If you read Dmergent, I hope you also read the wisdom produced by the Raven Foundation. This reflection is based on the rules of violence that Adam Ericksen wrote last week in his article titled, North Korea, Syria, U.S.: Violence Rules. I hope you read it and absorbed it, but for those who did not here are the three rules of violence: “Rule #1: Violence Escalates…Rule #2: Only good people use violence…Rule#3 Violence destroys goodness.” Well I hope that intrigues those of you that did not actually read the article to go back and review these rules, which yes Rule #2 and #3 are in conflict.
It is however this part that intrigues me the most for I know it to be true:
Humans pick violence up by immersion and so we are all native speakers. From Syria to Korea to Pakistan to Iraq to the U.S., the language of violence is so natural to us that we couldn’t recite one of its “grammar rules”.
Sadly, ignorance of language rules does not diminish fluency. The odd thing is that if we stopped to learn the rules governing our fluency in violence, it would actually make us less fluent. Why? Because the rules of violence reveal an unpleasant reality: We don’t use violence; violence uses us. (Erickson)
It intrigues me because it is so true, but mostly because of my experience of teaching language and communication to my son who has profound communication delay as part of his autism. This makes me think about how we learn things as a society, and I agree that language, be it spoken, written, body, and otherwise, is how we share our human society with the social other. So it makes sense when Ericksen suggests there is a grammar to violence and therefore we need to find the grammar of non-violence and grace.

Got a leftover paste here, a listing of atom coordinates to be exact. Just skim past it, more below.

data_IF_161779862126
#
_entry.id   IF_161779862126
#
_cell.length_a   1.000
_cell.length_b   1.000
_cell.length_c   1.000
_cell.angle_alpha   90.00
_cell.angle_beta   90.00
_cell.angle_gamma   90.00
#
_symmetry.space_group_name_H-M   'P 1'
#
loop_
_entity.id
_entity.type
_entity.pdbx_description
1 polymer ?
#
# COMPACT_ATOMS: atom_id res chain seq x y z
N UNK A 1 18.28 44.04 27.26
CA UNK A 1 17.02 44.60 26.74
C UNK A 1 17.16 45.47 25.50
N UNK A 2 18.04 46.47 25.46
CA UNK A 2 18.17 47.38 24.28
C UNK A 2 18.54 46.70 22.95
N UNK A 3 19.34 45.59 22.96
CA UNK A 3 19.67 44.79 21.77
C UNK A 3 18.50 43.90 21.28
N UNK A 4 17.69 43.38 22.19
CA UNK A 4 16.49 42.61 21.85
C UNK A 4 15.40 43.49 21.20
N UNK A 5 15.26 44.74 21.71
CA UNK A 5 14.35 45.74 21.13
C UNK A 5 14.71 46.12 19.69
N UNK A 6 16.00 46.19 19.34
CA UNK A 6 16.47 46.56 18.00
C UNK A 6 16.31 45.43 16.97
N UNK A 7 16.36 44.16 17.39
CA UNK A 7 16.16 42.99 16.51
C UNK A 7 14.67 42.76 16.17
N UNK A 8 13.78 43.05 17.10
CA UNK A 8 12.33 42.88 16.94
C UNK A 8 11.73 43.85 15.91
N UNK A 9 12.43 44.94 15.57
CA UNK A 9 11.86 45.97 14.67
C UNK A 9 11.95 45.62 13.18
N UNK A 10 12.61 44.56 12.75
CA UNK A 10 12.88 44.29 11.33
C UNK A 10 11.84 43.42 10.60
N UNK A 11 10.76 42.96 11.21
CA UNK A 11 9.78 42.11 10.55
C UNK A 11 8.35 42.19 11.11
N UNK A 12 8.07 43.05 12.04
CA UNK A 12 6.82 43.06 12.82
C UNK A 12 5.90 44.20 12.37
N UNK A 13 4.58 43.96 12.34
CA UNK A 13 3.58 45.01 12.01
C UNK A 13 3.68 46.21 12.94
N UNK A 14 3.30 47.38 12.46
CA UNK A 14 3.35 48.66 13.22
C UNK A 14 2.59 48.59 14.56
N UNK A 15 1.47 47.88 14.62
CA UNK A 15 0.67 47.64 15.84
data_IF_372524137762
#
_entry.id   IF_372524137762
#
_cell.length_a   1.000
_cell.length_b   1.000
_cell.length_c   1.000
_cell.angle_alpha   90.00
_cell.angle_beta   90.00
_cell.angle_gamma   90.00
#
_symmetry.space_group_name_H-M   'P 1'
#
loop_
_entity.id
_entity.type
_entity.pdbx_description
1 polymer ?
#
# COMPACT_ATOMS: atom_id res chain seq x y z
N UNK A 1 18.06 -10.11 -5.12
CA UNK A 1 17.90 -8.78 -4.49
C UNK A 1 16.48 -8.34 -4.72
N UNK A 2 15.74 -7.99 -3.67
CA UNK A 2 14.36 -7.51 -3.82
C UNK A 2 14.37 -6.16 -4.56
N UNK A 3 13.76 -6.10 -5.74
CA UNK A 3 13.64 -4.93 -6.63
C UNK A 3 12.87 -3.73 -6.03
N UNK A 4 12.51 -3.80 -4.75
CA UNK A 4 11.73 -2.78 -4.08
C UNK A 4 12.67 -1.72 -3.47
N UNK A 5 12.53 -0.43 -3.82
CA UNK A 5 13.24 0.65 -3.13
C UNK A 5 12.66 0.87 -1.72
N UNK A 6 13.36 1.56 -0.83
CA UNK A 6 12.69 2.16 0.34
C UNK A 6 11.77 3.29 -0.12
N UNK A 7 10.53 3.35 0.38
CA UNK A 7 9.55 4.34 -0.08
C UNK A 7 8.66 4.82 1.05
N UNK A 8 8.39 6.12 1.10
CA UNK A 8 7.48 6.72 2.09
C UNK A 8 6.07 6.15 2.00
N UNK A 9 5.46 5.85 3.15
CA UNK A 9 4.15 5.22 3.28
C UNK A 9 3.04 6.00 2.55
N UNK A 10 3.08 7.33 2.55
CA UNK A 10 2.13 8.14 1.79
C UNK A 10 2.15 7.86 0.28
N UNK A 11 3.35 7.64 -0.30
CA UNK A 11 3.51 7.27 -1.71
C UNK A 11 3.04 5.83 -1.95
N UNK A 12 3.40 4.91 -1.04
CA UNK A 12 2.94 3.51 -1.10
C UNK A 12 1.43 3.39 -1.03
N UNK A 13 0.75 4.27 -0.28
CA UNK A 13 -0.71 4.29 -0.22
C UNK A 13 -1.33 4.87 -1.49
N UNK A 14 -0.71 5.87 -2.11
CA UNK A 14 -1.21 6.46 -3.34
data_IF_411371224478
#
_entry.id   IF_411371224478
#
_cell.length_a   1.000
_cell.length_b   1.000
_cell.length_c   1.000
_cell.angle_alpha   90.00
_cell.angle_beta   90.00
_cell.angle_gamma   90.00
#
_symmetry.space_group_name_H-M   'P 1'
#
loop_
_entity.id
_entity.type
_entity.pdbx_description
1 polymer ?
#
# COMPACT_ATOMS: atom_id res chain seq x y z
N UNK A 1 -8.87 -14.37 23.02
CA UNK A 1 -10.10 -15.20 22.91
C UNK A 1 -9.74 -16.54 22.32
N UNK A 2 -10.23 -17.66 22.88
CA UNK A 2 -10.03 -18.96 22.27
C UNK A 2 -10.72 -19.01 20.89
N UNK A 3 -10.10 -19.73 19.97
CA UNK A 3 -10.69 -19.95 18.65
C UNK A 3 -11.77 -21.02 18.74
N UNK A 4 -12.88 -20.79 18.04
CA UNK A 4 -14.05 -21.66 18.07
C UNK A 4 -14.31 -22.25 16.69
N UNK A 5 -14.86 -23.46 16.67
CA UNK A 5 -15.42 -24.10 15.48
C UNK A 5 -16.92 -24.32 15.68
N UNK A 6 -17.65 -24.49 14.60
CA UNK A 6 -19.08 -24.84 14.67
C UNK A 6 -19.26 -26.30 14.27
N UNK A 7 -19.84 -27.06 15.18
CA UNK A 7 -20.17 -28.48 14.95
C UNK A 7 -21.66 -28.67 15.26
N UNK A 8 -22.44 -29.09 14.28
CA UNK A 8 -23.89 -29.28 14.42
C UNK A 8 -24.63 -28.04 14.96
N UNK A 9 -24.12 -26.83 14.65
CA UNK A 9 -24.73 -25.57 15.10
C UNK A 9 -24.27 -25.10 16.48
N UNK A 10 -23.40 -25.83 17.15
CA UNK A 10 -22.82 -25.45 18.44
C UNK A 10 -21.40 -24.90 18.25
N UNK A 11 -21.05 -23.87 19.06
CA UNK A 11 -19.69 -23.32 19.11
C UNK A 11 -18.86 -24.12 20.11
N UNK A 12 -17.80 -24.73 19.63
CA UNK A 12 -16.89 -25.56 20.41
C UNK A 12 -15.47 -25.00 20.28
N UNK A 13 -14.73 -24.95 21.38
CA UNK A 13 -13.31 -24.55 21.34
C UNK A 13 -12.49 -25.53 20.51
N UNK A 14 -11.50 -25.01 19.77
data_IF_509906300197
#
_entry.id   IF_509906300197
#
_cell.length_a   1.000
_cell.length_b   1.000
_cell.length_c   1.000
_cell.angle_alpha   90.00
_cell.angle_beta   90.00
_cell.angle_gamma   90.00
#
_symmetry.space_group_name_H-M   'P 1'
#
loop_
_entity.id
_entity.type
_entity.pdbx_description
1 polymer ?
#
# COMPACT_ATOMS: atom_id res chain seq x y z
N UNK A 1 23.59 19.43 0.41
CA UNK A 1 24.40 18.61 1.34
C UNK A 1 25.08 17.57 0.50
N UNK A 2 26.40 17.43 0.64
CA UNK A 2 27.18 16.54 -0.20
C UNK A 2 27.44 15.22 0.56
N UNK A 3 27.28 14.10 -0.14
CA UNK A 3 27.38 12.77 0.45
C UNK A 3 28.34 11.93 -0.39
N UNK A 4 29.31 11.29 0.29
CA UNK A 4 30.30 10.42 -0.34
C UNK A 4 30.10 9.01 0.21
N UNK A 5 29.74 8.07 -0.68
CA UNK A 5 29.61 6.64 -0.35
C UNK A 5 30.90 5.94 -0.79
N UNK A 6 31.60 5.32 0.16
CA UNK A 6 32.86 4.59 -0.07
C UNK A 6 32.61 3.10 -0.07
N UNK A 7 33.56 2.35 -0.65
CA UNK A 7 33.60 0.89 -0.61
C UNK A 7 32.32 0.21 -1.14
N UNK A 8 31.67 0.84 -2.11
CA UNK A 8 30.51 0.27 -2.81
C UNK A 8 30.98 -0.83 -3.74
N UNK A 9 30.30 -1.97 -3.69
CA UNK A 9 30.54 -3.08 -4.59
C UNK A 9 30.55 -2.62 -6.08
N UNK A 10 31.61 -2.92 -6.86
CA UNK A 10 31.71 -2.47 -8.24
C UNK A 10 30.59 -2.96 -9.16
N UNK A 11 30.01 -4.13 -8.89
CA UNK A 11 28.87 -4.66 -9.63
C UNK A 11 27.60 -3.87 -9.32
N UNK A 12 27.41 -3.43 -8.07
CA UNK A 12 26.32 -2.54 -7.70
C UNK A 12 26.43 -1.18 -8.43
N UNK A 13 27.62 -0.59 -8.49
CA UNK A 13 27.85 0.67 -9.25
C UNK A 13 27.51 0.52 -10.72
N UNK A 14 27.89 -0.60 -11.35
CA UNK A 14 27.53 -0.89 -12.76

Therefore, a person with communication delay is not simply someone that not only cannot easily ask for their basic needs, they are delayed in socialization which is achieved by the imitation of the social other, (the adult). We assume the draw to such language of humanity is automatic and thus “[…] take such a draw, such a movement, for granted, though of course it isn’t automatic, as is evidenced by autistic children, who lack precisely the attraction, the draw the movement toward an adult”[i] This is where I see great hope. The grammar of violence is certainly not divine, nor is it integral to humans, but somehow a result of the human reaction to desire, which I would add as Rule #1a, that is violence begins because of a real or perceived desire for the same thing, person, position, etc.
However, we can stop this violence grammar by looking carefully at how we learn it, and I believe there are unique situations that occur that can replace the grammar of violence. I don’t want you to think my son is perfect, nor do I want you to think that as parents we are not frustrated, saddened, stressed, overwhelmed, and even angry at the difficulties of having a child with autism, by sharing stories of my son. I share these stories because I have learned about the divine through being a parent, not unlike all parents, and yet with a unique situation based around language. He does not suffer, save from the pressures from society, and at this time he really doesn’t get it so he goes about happy with his unique and rudimentary communication.